Going back to school has always been a long-cherished goal. Despite my experience as the Founder & CEO of POPxo-Plixxo, or maybe because of it, the idea of reinforcing what I have learnt on my start-up journey through trial and error as a first-time entrepreneur is exciting.
The pandemic made 2020 memorable in so many ways for all of us. For me, personally, it was a watershed year. I began the new year all set to close the Series C funding for POPxo-Plixxo only to have the investor pull out at the last moment.
It is a tough spot to be in for sure — but when it happens at the end of the company’s financial runway and a global pandemic is then unleashed —the situation escalates to the textbook definition of dire straits!
In September 2020 I moved back to London. After all, work-from-home can be done as easily out of my dining table in London — I just need to wake up at 5.30 AM to begin the work day. This early schedule opened up the second half of my day. I began to explore my options. Hussein Kanji of Hoxton Ventures has been pivotal to my journey as an entrepreneur. He brought up studying at his alma mater – London Business School for an Executive MBA. As it is a part-time programme I could continue in my current role (a full-time job is one of the requirements of the programme). This opened up the vast and wonderful rabbit-hole of EMBA schools and MBA prep.
Choosing the right EMBA programme…
After much googling and countless hours on the Gmat Club website and app,
The first reason was proximity — I currently live 10 minutes away from the LBS campus. And paradoxically, the second reason to chose the global programme was the opportunity it afforded of flying to New York every other month. A key attraction for me was the concentrated format. This programme is offered in a ‘block-week’ format, which means that you are on-campus for one week every month. And it goes without saying that both London Business School and Columbia schools are both top business schools. But mostly — I was looking forward to meeting a wide cross-section of interesting and accomplished people from London, New York and pretty much all over.
After 20 months, one (hopefully!) ends up with a lot of interesting connections and friends, an MBA degree from LBS and one from CBS with alumni status in both schools.
By late December 2020, my mind was made up and I began researching the application process.
Writing my Resume
First came, the challenge of the resume — in my case — I had none. Over the past 15+ years, I have worked as a journalist & editor, an investor and charity-event organizer. I then became the founder of two companies which then merged with a third! All in all it was a very eventful decade and half — but I had no formal resume to show for it. I had never before applied for a job so I didn’t really need one. I tried to write mine but with no worthwhile results. Thanks to Google I chanced upon Leah Derus of fxMBA Consulting. She is a specialist in what she calls the ‘story-resume’ and I began working with her to help write mine. It was a cathartic process in many ways. Over a series of calls, we began to unpack my journey and Leah painstakingly got to the crux of my non-traditional story and for the first-time in my life — I had a resume.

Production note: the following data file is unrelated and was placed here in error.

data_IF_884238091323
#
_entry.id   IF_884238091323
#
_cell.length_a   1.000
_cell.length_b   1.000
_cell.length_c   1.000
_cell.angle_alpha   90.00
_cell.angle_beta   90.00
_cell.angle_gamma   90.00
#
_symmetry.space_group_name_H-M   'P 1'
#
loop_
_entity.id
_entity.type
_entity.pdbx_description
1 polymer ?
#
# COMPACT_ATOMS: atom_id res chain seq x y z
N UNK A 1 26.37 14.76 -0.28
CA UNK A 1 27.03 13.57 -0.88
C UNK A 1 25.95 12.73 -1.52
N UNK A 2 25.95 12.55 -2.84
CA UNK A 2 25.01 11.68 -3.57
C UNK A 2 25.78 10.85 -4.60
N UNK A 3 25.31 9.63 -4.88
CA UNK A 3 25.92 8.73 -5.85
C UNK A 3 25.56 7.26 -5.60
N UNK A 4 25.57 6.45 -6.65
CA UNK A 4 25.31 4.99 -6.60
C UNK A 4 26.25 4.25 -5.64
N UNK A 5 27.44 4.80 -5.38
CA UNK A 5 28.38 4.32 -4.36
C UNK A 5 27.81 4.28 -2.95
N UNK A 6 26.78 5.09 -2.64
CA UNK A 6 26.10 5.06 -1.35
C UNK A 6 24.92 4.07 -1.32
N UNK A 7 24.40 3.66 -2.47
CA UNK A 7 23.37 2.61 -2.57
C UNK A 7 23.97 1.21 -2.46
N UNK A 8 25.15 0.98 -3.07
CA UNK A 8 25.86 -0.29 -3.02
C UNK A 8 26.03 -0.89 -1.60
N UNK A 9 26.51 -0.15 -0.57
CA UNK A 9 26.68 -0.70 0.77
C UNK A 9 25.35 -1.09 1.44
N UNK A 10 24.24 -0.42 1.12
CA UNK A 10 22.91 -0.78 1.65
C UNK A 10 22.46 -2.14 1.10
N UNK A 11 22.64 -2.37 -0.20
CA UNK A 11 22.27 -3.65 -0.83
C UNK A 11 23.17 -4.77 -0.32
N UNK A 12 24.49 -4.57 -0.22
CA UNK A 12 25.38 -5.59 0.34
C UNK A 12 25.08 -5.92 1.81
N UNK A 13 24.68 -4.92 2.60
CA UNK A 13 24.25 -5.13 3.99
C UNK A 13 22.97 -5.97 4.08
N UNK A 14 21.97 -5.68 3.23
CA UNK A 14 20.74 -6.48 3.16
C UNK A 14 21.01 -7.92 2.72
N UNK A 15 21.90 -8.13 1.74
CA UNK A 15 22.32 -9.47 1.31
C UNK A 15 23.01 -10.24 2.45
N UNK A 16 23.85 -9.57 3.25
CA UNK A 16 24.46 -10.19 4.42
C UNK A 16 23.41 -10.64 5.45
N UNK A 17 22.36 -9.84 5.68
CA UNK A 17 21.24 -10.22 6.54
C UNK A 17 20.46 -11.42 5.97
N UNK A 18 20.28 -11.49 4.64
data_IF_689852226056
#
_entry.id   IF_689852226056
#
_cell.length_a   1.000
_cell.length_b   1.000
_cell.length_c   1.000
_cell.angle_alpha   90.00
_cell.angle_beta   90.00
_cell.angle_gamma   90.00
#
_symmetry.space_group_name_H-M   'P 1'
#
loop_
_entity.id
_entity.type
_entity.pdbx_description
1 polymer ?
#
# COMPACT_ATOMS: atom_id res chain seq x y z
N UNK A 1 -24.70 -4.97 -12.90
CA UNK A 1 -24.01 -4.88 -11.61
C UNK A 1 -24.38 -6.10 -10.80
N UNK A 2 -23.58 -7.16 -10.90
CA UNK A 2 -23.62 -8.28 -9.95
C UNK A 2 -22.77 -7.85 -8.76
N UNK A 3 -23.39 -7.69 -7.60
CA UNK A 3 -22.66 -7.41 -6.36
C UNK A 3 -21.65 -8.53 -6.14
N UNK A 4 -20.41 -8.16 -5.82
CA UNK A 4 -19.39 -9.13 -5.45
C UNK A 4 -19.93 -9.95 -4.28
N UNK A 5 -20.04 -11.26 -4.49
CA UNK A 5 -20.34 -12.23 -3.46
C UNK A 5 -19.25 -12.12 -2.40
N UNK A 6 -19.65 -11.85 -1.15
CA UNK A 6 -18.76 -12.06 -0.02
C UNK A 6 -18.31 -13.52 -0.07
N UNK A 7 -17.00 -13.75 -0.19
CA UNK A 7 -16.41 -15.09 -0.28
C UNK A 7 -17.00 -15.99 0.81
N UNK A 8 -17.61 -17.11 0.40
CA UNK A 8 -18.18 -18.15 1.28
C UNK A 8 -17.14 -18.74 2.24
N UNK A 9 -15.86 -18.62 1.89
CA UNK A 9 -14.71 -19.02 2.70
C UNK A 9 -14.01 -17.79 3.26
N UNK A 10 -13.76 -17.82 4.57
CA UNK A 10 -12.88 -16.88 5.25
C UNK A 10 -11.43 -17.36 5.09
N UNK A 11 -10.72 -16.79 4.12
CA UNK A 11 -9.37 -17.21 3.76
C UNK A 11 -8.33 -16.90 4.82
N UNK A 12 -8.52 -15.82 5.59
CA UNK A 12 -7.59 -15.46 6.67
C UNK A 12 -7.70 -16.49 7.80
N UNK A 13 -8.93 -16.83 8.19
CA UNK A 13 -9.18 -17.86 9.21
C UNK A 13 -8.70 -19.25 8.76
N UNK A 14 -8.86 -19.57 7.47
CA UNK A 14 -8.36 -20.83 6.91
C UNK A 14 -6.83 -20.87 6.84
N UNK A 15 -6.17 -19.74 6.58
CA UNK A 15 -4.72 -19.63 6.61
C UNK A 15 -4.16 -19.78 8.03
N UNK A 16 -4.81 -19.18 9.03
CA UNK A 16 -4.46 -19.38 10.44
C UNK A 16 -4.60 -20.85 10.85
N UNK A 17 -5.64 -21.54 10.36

Preparing for the Executive Assessment Exam
Parallel to this I had to cross the big hurdle — the Executive Assessment exam. It is similar to the GMAT (minus the geometry section) — with three sections: Quantitative reasoning, Critical reasoning and Verbal reasoning. For my Bachelor’s degree in English from Lady Shri Ram College, Delhi, standardised testing was not a requirement. Plus, mathematics has never been my strong suit. To begin the EA prep, I ordered the entire set of GMAT books — one glance at them and I realised I really needed help. This time LinkedIn came to the rescue and I connected with Aditya Kumar. Over weekly online lessons, he patiently explained the mathematical principles and drilled into me that the EA was a reasoning test — not a test of pure mathematical ability. This prep was reinforced with weekly worksheets to practice apply concepts I had learnt. It was hardwork — flashbacks of my high-school mathematics class were strong. I supplemented this by watching all the videos on the Magoosh app — they were really helpful. I took the EA practice tests and finally sat for the online EA exam. Much to my relief, my EA score met the threshold for the programme and I was one hurdle down.
Writing the Essays and totalling the costs…
Three essays make up the bulk of the application. Leah helped me polish them. Having a sympathetic and experienced editor really helps — even if you are a decent writer yourself. Writing the essays helped me clarify my motivation for signing up for 20 months of intensive work, on top of my challenging job.
The EMBA is not an inexpensive undertaking. I had a long, forever-evolving and detailed list of pros and cons. This list was supplemented by a continuous internal monologue which did not stop till I pressed send on the application pack!
The interview and the wait!
As an entrepreneur — I am used to being interviewed for PR. But I had never been interviewed for a job. And as Leah pointed out to me — I was far more comfortable talking about our accomplishments at POPxo-Plixxo-MyGlamm than talking about my own self.
Telling my own story does not come naturally to me and I did have to practice to make it both concise and coherent.
Ultimately, I actually enjoyed my interview with Brett Hunter, Director of Admissions and Recruitment, Leadership programmes at LBS. This was just before Easter and after 10 days or so — I had my offer letter — on April 1!
The EMBA journey begins…
I am excited for what lies ahead. I will try and chronicle my experiences at Columbia and London Business School. Here’s hoping that it’s going to be a productive and fun experience.